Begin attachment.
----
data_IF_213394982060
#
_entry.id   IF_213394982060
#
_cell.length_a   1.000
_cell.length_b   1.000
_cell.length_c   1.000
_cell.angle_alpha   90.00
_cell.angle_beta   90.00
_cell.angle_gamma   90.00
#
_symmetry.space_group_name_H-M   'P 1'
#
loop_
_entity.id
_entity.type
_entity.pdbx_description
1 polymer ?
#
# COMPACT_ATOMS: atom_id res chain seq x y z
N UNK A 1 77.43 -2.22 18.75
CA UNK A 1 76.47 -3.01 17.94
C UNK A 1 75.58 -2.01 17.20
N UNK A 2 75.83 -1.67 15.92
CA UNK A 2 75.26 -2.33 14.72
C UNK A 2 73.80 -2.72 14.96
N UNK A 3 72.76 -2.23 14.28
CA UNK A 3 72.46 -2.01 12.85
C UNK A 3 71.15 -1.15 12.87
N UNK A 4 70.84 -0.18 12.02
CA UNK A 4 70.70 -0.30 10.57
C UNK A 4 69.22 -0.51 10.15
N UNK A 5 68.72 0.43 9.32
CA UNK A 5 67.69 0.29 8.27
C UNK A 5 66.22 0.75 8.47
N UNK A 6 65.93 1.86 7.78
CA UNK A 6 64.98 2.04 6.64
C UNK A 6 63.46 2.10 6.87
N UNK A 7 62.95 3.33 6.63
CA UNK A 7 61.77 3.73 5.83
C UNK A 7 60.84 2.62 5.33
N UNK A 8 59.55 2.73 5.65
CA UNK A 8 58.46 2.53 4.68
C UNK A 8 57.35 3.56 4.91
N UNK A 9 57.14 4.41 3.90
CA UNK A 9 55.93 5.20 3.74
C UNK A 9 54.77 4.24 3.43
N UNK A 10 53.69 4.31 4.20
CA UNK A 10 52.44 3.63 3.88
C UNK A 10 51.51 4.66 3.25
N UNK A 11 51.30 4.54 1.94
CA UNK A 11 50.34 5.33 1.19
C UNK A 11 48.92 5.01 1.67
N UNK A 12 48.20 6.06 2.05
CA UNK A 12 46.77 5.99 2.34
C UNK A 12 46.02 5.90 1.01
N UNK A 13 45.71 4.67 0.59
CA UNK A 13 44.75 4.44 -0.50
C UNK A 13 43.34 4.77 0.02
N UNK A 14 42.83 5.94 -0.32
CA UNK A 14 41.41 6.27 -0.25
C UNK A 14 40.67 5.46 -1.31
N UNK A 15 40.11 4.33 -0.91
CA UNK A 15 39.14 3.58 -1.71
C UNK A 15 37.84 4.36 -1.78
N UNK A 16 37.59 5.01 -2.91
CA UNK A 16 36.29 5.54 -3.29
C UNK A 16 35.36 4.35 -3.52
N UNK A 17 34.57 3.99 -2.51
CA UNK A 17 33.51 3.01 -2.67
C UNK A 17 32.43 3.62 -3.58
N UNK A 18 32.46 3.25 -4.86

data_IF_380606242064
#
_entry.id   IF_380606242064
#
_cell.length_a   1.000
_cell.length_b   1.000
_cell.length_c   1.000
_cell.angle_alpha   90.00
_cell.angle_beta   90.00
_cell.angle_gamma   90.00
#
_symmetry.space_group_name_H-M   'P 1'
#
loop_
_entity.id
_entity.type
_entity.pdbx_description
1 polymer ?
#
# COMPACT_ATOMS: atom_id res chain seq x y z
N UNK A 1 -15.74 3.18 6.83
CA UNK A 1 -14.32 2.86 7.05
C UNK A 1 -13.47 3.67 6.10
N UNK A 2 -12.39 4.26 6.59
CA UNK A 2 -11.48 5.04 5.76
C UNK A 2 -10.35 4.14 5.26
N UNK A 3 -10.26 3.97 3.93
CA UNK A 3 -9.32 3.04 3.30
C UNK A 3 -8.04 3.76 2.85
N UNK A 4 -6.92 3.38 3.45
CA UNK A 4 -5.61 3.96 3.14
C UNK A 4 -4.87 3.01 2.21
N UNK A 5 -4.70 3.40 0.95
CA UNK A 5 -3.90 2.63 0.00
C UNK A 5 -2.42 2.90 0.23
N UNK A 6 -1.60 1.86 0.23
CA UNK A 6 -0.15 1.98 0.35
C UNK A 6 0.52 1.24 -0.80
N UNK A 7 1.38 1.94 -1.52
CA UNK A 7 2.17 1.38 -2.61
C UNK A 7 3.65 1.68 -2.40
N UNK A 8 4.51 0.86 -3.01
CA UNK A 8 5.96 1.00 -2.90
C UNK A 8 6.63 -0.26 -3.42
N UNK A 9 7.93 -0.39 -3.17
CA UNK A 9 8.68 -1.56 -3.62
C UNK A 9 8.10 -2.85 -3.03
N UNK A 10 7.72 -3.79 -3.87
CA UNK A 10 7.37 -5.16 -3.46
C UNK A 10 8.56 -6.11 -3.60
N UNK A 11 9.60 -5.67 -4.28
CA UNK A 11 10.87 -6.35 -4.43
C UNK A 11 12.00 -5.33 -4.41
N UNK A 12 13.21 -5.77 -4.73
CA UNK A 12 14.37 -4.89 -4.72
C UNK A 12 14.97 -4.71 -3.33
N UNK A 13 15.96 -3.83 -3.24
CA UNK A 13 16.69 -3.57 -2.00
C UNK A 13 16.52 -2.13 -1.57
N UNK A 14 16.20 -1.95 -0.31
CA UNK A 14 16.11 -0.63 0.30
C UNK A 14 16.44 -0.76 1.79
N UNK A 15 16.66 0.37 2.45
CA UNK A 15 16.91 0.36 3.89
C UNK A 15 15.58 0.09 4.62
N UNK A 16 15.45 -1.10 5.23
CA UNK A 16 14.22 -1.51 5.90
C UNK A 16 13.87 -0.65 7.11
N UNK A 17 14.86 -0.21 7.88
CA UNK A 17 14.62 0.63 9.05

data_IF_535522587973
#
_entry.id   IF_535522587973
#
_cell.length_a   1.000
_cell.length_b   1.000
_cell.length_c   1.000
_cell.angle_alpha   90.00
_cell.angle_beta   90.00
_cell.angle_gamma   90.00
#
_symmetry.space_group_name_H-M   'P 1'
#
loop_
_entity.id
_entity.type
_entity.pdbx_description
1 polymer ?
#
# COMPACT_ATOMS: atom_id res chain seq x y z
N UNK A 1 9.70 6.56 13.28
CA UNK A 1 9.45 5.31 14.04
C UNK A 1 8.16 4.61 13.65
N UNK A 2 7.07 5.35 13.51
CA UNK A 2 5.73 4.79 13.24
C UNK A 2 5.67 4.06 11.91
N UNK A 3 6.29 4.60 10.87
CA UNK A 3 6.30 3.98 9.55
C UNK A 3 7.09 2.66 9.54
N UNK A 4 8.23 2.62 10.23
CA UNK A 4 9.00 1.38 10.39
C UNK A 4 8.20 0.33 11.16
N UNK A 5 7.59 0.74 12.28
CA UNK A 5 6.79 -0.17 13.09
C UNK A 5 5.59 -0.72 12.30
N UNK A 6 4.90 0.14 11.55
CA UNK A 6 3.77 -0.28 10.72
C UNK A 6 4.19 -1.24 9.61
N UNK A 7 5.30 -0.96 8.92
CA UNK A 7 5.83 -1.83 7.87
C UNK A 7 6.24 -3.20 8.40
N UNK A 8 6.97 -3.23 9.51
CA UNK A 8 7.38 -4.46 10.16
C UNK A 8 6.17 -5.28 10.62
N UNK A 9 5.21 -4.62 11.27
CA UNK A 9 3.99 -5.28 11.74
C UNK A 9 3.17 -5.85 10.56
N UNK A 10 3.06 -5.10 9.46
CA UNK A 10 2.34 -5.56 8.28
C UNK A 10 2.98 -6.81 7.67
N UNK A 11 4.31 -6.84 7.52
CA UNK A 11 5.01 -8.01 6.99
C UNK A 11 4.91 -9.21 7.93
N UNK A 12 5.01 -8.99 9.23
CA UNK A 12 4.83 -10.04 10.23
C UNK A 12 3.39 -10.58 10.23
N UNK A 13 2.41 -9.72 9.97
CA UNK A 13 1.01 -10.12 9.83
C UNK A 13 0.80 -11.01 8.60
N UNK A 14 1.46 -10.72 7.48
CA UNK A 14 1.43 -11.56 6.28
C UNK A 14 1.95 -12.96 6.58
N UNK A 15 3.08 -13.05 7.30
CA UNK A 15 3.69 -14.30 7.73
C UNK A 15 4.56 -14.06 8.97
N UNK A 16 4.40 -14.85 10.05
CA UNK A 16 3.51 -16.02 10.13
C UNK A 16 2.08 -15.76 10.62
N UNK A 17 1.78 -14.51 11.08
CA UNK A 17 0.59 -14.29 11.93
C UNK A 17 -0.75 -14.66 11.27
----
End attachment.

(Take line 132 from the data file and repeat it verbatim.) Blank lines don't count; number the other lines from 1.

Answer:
N UNK A 14 16.20 -1.95 -0.31